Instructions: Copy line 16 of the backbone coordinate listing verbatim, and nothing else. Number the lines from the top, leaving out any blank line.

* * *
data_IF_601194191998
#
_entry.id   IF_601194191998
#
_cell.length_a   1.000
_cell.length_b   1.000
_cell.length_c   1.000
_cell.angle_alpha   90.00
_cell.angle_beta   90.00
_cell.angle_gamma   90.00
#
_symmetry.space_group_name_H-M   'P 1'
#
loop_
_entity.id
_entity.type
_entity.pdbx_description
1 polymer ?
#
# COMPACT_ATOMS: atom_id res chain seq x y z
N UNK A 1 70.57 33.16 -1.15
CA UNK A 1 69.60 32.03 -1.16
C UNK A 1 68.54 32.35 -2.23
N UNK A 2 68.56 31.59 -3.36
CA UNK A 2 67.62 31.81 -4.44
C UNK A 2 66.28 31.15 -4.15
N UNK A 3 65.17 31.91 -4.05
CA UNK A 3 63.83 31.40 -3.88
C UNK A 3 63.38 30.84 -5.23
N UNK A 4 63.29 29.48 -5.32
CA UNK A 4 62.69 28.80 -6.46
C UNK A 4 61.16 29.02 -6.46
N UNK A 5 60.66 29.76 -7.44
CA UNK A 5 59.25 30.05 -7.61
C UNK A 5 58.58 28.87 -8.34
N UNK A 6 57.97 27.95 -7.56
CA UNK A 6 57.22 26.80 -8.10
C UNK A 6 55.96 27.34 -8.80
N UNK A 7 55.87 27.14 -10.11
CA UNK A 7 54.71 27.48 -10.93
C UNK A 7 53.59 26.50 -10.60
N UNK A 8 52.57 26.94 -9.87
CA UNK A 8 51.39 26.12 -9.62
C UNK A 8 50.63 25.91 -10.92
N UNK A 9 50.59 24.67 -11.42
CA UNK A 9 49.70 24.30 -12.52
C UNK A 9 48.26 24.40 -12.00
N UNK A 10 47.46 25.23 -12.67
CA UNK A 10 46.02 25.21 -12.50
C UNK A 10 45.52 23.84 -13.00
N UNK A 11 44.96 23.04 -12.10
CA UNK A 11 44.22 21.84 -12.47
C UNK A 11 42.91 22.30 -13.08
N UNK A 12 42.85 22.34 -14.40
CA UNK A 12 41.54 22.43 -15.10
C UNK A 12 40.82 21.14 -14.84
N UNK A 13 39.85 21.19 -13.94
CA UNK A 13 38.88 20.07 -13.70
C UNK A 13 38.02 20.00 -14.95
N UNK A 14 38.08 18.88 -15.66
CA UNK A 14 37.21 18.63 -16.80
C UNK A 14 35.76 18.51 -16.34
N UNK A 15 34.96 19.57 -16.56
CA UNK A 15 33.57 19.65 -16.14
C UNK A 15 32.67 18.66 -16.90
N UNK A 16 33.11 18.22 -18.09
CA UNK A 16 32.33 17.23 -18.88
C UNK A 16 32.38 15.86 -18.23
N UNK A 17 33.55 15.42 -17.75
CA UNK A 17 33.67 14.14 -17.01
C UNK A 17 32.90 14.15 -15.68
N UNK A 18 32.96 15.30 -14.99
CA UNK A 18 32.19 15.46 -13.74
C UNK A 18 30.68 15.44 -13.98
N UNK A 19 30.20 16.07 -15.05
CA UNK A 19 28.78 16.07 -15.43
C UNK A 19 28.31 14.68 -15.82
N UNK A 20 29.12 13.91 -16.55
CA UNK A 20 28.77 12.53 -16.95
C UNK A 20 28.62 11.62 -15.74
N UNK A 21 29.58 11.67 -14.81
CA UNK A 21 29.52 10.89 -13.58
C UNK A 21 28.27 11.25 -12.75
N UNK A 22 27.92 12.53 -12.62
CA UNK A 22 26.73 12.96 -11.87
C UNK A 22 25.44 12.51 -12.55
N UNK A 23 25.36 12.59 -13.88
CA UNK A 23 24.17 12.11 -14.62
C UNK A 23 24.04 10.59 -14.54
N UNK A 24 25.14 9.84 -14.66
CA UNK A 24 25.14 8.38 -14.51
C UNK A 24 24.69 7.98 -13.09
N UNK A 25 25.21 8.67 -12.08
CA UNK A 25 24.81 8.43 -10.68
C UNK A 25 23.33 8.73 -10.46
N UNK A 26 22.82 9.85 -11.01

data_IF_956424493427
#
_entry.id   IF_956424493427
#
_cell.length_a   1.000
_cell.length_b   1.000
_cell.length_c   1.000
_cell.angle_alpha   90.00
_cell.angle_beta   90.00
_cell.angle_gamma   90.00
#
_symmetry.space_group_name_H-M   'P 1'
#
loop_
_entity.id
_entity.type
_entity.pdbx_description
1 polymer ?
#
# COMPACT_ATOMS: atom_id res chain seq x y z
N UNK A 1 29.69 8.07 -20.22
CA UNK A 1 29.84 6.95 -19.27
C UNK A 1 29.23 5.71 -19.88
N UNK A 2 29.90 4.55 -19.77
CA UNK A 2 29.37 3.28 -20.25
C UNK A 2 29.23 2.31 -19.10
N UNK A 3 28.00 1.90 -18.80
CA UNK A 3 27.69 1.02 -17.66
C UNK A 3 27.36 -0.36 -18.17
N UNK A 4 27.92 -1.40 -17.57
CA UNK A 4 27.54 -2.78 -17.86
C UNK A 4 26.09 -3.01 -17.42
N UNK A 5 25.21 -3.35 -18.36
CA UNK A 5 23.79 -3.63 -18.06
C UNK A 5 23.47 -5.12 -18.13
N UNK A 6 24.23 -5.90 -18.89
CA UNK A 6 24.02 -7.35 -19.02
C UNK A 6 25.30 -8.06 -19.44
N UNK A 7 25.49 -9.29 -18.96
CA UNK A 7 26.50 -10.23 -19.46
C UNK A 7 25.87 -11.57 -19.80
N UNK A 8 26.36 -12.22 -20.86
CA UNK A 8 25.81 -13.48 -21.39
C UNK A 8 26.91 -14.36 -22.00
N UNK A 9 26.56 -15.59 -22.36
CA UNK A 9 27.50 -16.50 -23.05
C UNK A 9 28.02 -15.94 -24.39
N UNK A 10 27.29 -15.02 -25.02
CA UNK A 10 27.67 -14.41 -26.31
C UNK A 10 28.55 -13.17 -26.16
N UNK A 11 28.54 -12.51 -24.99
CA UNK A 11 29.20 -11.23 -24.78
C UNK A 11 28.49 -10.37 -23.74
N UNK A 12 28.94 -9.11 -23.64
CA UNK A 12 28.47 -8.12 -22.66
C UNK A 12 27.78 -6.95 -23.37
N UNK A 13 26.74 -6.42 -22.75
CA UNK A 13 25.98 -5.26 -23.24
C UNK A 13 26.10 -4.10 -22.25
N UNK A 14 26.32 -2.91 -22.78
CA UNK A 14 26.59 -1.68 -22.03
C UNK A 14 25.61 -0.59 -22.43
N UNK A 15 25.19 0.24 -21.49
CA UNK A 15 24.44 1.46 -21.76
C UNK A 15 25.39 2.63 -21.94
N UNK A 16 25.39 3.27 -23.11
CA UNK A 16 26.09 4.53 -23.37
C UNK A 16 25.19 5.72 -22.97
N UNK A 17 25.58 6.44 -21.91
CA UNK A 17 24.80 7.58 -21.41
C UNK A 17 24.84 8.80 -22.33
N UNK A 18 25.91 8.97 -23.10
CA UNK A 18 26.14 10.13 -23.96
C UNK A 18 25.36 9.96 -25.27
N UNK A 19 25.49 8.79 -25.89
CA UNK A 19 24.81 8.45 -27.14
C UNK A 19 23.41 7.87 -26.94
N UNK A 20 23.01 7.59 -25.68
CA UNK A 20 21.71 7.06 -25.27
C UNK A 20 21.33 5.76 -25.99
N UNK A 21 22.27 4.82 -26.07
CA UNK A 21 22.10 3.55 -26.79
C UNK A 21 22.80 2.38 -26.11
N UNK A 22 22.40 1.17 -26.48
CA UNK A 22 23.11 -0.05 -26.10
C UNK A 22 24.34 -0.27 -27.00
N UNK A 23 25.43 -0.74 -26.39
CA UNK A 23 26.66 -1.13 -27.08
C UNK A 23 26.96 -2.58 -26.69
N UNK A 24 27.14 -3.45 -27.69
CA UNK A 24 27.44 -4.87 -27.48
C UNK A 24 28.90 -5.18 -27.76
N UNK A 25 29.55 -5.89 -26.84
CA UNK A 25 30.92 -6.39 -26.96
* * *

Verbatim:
_entity.type